Palaszczuk under fire
ANNASTACIA Palaszczuk will be investigated by State Parliament’s powerful ethics committee over allegations she was in contempt by threatening to strip funds from Katter’s Austra- lian Party. Speaker Curtis Pitt said there were “sufficient questions” to be asked over the Premier’s conduct. “I have not taken this decision lightly. I have given this decision serious consideration,” he said.
ANNASTACIA Palaszczuk will be investigated by State Parliament’s powerful ethics committee over allegations she committed contempt when threatening to strip funds from Katter’s Australian Party.
Speaker Curtis Pitt yesterday revealed he was referring Ms Palaszczuk on the grounds her repeated comments about KAP may amount to threats, intimidation, molestation of a member, compulsion to menace and improper influence.
Mr Pitt released a 12-page detailed statement into his reasons but stressed his referral did not amount to an assumption of guilt or innocence.
“I have not taken this decision lightly, I have given this decision serious consideration,” he said. “There are sufficient questions of fact to be determined against the evidence such that it would be prudent to refer the question as to whether there has been a contempt to the ethics committee.”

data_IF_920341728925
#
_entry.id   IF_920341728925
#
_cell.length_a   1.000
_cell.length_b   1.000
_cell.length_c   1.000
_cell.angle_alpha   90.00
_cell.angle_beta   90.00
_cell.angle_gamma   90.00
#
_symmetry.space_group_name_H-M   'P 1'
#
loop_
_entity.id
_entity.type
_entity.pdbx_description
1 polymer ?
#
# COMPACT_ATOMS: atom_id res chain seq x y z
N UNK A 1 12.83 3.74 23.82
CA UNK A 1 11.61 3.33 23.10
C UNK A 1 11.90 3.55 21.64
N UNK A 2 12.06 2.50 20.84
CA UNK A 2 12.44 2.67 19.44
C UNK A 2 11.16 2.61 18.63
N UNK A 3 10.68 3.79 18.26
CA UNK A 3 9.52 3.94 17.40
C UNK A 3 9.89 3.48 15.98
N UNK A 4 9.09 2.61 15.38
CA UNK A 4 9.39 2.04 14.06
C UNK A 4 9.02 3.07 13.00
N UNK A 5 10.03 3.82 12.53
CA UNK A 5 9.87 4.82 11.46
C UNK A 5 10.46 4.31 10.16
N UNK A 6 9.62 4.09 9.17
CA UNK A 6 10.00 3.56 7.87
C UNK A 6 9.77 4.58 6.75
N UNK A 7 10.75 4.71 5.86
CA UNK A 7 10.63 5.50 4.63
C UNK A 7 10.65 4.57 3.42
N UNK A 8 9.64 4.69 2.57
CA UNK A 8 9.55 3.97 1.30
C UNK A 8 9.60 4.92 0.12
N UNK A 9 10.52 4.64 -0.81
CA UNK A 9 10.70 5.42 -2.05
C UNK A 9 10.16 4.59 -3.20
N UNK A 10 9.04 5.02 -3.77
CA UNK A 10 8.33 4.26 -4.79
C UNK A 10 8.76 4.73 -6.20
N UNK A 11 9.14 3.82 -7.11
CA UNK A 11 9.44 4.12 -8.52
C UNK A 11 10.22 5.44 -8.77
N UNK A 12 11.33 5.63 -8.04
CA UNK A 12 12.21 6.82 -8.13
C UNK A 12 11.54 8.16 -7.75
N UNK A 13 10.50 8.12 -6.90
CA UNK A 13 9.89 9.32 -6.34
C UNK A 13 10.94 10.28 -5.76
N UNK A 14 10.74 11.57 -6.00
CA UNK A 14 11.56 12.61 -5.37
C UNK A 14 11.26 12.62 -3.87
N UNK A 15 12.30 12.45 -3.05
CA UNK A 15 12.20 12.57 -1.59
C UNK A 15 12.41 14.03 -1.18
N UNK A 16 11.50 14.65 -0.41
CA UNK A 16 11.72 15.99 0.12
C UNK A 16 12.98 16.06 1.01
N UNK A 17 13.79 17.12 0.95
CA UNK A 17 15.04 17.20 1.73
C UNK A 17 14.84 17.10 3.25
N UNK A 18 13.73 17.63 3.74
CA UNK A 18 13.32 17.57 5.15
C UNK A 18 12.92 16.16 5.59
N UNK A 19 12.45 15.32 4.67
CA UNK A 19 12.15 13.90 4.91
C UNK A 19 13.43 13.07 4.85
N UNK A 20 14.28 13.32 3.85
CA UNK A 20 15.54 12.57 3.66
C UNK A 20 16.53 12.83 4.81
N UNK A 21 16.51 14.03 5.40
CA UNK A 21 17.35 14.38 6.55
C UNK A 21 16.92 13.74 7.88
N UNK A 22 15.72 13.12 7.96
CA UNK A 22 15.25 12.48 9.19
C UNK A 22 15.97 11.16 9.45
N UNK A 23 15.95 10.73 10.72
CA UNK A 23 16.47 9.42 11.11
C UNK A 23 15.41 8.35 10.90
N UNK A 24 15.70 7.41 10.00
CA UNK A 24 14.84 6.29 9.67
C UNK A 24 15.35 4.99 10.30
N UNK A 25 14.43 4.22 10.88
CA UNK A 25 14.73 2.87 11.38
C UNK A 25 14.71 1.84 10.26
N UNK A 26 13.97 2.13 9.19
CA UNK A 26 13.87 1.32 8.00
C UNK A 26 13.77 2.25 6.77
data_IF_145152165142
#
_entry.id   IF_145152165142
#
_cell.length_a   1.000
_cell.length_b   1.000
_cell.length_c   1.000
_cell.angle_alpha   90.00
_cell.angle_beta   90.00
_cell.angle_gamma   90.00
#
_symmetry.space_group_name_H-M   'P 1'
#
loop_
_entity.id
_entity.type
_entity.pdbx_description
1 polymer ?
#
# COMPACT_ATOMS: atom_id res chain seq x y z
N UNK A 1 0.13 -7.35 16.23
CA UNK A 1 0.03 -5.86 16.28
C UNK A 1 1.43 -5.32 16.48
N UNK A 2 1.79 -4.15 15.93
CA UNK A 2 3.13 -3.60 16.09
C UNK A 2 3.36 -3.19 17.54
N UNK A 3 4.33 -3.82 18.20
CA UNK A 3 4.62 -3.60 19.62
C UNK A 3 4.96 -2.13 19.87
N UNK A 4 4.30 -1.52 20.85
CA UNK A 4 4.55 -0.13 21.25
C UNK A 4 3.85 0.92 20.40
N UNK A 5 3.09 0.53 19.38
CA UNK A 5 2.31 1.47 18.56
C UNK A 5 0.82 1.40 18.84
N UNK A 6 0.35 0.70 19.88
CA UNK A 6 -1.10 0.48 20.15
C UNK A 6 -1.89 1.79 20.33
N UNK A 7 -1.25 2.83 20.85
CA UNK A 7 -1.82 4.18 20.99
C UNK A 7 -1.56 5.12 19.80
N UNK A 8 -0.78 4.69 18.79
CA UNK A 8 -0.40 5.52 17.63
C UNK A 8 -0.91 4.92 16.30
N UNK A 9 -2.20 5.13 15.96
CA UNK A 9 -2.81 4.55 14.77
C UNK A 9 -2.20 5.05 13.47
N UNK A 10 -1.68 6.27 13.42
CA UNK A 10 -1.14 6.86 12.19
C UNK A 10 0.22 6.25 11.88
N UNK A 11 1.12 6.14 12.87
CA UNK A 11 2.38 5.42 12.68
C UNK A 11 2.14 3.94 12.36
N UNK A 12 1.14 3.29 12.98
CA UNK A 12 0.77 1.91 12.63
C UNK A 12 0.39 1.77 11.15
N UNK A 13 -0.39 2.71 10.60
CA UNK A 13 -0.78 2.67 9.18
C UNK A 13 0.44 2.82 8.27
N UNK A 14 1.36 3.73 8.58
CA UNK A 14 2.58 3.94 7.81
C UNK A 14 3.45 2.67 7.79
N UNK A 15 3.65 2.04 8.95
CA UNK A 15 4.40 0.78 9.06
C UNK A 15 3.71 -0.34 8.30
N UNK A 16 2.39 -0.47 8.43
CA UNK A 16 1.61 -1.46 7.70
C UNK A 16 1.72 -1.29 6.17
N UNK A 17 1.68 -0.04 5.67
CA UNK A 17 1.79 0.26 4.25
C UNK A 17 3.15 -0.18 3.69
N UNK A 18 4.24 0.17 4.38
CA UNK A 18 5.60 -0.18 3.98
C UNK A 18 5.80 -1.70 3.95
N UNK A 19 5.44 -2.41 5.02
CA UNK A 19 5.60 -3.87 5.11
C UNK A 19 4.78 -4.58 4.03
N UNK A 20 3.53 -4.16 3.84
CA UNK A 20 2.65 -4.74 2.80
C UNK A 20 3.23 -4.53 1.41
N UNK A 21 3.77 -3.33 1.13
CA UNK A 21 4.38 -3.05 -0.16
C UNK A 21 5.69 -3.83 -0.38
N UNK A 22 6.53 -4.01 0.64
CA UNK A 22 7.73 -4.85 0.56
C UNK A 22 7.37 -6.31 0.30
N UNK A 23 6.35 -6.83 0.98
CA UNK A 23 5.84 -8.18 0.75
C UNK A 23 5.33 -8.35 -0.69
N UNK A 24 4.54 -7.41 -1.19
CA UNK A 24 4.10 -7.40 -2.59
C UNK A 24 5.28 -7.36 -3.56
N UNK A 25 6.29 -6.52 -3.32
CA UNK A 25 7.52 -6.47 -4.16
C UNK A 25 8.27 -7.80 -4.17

Ms Palaszczuk repeatedly in State Parliament and in public demanded Katter’s Australian Party State MPs denounce Senate recruit Fraser Anning’s controversial “final solution” comment or face being stripped of funding.
“I will be re- viewing those resources unless I hear from Robbie Katter,” Ms Palaszczuk (pictured) said on August 21. Queensland’s corruption watchdog earlier this month warned there was “prima facie” evidence Ms Palaszczuk’s comments breached the criminal code. The Crime and Corruption Commission decided not to pursue criminal proceeding and suggested the Premier’s fate should be a matter for the Legislative Assembly to decide.
Ms Palaszczuk initially dismissed the matter as comments made “in the heat of Question Time” but later refused to comment further. She wrote to Mr Pitt insisting her comments did not breach Parliament’s rules.
The Opposition and KAP demanded investigations and for Ms Palaszczuk to stand down during the deliberations.
Mr Pitt ruled while elements of Mr Katter’s complaints did not amount to contempt, there were serious matters that were neither technical or trivial that needed investigation. Ms Palaszczuk will now earn the dubious record of being one of the few premiers ever investigated by a Parliamentary committee for a serious charge. Parliament has the power to force an apology. It can also fine or jail dissident MPs but that is highly unlikely.